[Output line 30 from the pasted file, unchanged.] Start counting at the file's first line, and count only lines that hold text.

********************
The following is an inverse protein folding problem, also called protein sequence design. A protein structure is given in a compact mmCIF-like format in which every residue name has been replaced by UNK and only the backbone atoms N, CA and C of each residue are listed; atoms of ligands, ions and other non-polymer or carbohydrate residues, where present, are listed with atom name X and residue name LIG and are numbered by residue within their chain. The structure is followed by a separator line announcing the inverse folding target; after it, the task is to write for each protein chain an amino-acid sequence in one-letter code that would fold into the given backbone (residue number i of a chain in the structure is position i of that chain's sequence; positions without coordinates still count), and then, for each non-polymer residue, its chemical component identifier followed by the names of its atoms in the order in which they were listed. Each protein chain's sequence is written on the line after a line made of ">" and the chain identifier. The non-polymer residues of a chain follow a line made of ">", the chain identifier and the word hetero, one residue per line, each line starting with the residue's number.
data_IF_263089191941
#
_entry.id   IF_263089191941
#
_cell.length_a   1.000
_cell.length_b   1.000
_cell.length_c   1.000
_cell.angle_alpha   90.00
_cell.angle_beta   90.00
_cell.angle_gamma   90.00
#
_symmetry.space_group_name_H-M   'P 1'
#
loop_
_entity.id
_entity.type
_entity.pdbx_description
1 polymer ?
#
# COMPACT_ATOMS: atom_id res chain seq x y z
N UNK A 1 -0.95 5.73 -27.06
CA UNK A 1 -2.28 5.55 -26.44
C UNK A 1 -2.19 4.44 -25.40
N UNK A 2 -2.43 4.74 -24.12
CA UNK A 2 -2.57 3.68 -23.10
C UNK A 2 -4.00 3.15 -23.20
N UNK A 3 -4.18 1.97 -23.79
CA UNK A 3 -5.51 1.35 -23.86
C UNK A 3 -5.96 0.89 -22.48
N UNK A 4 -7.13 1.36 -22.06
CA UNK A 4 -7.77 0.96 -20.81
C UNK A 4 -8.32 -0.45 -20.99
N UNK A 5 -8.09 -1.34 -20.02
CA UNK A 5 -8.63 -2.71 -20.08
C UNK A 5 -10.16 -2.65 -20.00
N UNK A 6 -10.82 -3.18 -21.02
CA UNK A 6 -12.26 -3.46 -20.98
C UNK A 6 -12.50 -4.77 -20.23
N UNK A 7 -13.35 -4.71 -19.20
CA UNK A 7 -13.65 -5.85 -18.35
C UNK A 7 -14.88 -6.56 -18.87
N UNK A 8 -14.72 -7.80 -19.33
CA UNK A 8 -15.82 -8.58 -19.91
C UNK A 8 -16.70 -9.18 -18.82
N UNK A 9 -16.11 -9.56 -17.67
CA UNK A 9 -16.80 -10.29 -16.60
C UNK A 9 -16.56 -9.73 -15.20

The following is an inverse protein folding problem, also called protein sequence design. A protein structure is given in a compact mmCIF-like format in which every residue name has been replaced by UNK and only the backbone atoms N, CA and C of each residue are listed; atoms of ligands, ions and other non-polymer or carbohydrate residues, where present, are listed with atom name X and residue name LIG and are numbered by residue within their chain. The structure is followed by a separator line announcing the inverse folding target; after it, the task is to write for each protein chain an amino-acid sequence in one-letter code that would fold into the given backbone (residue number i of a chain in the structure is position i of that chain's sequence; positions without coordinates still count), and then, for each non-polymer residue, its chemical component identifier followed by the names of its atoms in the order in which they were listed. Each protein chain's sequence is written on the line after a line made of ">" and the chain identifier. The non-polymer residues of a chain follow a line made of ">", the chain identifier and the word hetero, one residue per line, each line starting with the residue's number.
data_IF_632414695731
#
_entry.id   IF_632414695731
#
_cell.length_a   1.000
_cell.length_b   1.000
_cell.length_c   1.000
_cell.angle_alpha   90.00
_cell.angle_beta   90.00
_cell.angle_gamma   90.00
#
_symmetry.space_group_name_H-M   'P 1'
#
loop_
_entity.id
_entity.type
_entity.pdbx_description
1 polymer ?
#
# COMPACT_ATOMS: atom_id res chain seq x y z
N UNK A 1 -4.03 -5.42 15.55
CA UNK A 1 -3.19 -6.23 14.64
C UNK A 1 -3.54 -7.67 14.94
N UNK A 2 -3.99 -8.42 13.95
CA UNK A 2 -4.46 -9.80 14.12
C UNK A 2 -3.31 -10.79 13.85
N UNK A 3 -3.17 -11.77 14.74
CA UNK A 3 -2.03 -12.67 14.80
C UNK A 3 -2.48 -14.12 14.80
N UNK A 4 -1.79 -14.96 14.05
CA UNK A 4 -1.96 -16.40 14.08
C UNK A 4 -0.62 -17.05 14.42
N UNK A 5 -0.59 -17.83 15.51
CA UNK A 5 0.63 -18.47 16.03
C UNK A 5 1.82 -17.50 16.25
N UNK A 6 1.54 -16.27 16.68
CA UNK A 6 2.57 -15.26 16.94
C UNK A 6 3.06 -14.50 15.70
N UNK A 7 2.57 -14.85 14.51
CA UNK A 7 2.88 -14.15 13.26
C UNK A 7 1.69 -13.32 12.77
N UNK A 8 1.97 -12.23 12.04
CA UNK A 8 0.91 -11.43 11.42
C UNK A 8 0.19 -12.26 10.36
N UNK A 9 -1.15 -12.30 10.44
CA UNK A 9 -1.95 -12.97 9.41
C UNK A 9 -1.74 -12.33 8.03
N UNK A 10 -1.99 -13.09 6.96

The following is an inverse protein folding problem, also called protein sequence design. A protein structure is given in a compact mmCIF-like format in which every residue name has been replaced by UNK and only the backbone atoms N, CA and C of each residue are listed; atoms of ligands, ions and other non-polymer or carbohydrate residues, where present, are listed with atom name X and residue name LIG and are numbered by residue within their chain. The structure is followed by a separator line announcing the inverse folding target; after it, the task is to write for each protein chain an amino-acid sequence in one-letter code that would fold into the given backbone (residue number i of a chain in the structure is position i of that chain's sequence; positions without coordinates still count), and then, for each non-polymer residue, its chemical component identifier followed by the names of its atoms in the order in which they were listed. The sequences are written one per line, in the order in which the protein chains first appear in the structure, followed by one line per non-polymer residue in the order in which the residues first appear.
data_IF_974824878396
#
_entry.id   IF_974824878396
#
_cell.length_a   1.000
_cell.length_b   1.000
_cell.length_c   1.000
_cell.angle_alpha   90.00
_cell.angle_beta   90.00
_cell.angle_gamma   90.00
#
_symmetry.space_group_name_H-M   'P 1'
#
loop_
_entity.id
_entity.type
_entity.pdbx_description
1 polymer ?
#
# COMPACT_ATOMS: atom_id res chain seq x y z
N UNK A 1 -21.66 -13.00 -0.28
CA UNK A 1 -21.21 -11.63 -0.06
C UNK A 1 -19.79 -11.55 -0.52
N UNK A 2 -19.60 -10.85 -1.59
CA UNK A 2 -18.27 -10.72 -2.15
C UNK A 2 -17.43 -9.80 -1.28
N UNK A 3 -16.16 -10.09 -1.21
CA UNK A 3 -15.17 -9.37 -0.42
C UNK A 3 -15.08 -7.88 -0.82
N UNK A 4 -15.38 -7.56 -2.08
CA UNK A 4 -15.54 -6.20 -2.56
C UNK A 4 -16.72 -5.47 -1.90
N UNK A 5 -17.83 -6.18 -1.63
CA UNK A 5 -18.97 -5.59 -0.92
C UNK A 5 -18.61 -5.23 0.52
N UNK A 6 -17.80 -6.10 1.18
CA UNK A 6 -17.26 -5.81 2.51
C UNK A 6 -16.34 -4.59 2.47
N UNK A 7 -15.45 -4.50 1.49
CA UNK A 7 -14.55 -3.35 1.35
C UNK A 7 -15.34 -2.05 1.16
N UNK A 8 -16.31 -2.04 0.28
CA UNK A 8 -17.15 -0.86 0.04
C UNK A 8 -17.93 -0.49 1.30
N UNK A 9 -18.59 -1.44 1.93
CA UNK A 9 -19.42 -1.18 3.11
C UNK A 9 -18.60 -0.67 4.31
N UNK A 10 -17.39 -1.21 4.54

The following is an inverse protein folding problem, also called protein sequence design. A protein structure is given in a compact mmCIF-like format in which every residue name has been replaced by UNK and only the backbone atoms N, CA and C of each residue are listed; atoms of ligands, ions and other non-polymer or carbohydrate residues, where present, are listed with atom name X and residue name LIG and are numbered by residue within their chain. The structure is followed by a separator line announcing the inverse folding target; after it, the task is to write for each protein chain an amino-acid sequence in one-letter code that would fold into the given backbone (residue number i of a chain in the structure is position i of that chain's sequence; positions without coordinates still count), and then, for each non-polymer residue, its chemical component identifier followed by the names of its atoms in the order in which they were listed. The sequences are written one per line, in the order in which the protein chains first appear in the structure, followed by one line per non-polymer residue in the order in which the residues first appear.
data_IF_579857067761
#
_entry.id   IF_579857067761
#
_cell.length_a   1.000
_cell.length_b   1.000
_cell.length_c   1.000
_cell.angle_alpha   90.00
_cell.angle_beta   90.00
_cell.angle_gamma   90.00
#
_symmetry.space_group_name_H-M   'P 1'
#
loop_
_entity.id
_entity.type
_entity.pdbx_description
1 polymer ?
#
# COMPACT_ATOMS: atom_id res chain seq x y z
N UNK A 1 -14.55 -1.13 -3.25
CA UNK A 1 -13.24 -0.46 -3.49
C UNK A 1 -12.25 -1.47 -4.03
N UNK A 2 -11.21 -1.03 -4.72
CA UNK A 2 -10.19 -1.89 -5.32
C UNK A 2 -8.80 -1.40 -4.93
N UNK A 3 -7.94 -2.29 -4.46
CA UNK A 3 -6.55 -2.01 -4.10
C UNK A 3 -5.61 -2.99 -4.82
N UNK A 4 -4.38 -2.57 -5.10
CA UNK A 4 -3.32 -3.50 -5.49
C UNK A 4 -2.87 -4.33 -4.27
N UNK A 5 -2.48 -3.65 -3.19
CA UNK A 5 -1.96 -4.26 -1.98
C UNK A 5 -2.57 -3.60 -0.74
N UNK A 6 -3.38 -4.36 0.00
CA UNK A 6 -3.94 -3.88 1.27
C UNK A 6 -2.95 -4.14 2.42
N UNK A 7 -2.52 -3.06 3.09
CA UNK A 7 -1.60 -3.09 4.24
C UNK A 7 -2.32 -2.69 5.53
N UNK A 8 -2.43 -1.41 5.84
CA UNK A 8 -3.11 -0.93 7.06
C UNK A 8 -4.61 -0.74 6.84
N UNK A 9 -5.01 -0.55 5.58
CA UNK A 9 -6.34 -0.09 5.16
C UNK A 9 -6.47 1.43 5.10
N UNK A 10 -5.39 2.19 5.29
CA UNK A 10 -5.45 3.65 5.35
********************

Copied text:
C UNK A 3 -5.96 0.89 -22.48